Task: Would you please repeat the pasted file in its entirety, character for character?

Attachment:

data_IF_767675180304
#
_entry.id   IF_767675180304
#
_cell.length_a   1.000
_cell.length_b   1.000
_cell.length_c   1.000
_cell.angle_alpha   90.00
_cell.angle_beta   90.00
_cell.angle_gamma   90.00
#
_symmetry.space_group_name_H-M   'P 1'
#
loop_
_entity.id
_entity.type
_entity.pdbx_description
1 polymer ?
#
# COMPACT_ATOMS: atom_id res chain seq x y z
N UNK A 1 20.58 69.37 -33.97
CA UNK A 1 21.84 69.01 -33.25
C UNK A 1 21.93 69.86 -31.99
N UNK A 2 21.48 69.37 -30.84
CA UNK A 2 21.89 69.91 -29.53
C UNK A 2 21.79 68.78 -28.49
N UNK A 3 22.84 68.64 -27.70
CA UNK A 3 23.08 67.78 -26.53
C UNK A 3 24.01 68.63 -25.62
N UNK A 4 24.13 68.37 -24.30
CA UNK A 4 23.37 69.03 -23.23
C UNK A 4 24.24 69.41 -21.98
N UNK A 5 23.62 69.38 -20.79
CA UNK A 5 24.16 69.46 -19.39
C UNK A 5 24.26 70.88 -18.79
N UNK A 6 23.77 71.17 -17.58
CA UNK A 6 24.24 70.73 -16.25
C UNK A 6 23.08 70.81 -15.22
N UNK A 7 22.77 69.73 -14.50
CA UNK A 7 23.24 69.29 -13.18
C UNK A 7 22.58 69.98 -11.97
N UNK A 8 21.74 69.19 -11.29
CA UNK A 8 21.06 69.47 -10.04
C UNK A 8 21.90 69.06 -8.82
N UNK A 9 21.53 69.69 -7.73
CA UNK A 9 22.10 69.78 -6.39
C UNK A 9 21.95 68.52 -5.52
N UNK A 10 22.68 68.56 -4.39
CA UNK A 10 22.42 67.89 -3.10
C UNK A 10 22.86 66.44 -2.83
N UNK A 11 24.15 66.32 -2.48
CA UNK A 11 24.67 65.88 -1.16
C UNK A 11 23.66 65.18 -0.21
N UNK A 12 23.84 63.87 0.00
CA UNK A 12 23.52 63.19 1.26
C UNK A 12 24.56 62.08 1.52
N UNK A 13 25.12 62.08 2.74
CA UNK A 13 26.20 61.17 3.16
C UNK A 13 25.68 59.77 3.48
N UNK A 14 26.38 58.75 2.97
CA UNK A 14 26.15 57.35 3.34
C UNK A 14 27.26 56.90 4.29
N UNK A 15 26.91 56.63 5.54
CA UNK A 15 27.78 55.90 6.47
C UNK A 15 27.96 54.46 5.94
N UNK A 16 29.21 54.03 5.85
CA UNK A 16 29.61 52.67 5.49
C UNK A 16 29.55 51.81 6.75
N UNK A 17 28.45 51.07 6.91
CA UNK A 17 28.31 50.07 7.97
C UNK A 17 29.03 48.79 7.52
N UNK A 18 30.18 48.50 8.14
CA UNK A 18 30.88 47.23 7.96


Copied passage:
data_IF_767675180304
#
_entry.id   IF_767675180304
#
_cell.length_a   1.000
_cell.length_b   1.000
_cell.length_c   1.000
_cell.angle_alpha   90.00
_cell.angle_beta   90.00
_cell.angle_gamma   90.00
#
_symmetry.space_group_name_H-M   'P 1'
#
loop_
_entity.id
_entity.type
_entity.pdbx_description
1 polymer ?
#
# COMPACT_ATOMS: atom_id res chain seq x y z
N UNK A 1 20.58 69.37 -33.97
CA UNK A 1 21.84 69.01 -33.25
C UNK A 1 21.93 69.86 -31.99
N UNK A 2 21.48 69.37 -30.84
CA UNK A 2 21.89 69.91 -29.53
C UNK A 2 21.79 68.78 -28.49
N UNK A 3 22.84 68.64 -27.70
CA UNK A 3 23.08 67.78 -26.53
C UNK A 3 24.01 68.63 -25.62
N UNK A 4 24.13 68.37 -24.30
CA UNK A 4 23.37 69.03 -23.23
C UNK A 4 24.24 69.41 -21.98
N UNK A 5 23.62 69.38 -20.79
CA UNK A 5 24.16 69.46 -19.39
C UNK A 5 24.26 70.88 -18.79
N UNK A 6 23.77 71.17 -17.58
CA UNK A 6 24.24 70.73 -16.25
C UNK A 6 23.08 70.81 -15.22
N UNK A 7 22.77 69.73 -14.50
CA UNK A 7 23.24 69.29 -13.18
C UNK A 7 22.58 69.98 -11.97
N UNK A 8 21.74 69.19 -11.29
CA UNK A 8 21.06 69.47 -10.04
C UNK A 8 21.90 69.06 -8.82
N UNK A 9 21.53 69.69 -7.73
CA UNK A 9 22.10 69.78 -6.39
C UNK A 9 21.95 68.52 -5.52
N UNK A 10 22.68 68.56 -4.39
CA UNK A 10 22.42 67.89 -3.10
C UNK A 10 22.86 66.44 -2.83
N UNK A 11 24.15 66.32 -2.48
CA UNK A 11 24.67 65.88 -1.16
C UNK A 11 23.66 65.18 -0.21
N UNK A 12 23.84 63.87 0.00
CA UNK A 12 23.52 63.19 1.26
C UNK A 12 24.56 62.08 1.52
N UNK A 13 25.12 62.08 2.74
CA UNK A 13 26.20 61.17 3.16
C UNK A 13 25.68 59.77 3.48
N UNK A 14 26.38 58.75 2.97
CA UNK A 14 26.15 57.35 3.34
C UNK A 14 27.26 56.90 4.29
N UNK A 15 26.91 56.63 5.54
CA UNK A 15 27.78 55.90 6.47
C UNK A 15 27.96 54.46 5.94
N UNK A 16 29.21 54.03 5.85
CA UNK A 16 29.61 52.67 5.49
C UNK A 16 29.55 51.81 6.75
N UNK A 17 28.45 51.07 6.91
CA UNK A 17 28.31 50.07 7.97
C UNK A 17 29.03 48.79 7.52
N UNK A 18 30.18 48.50 8.14
CA UNK A 18 30.88 47.23 7.96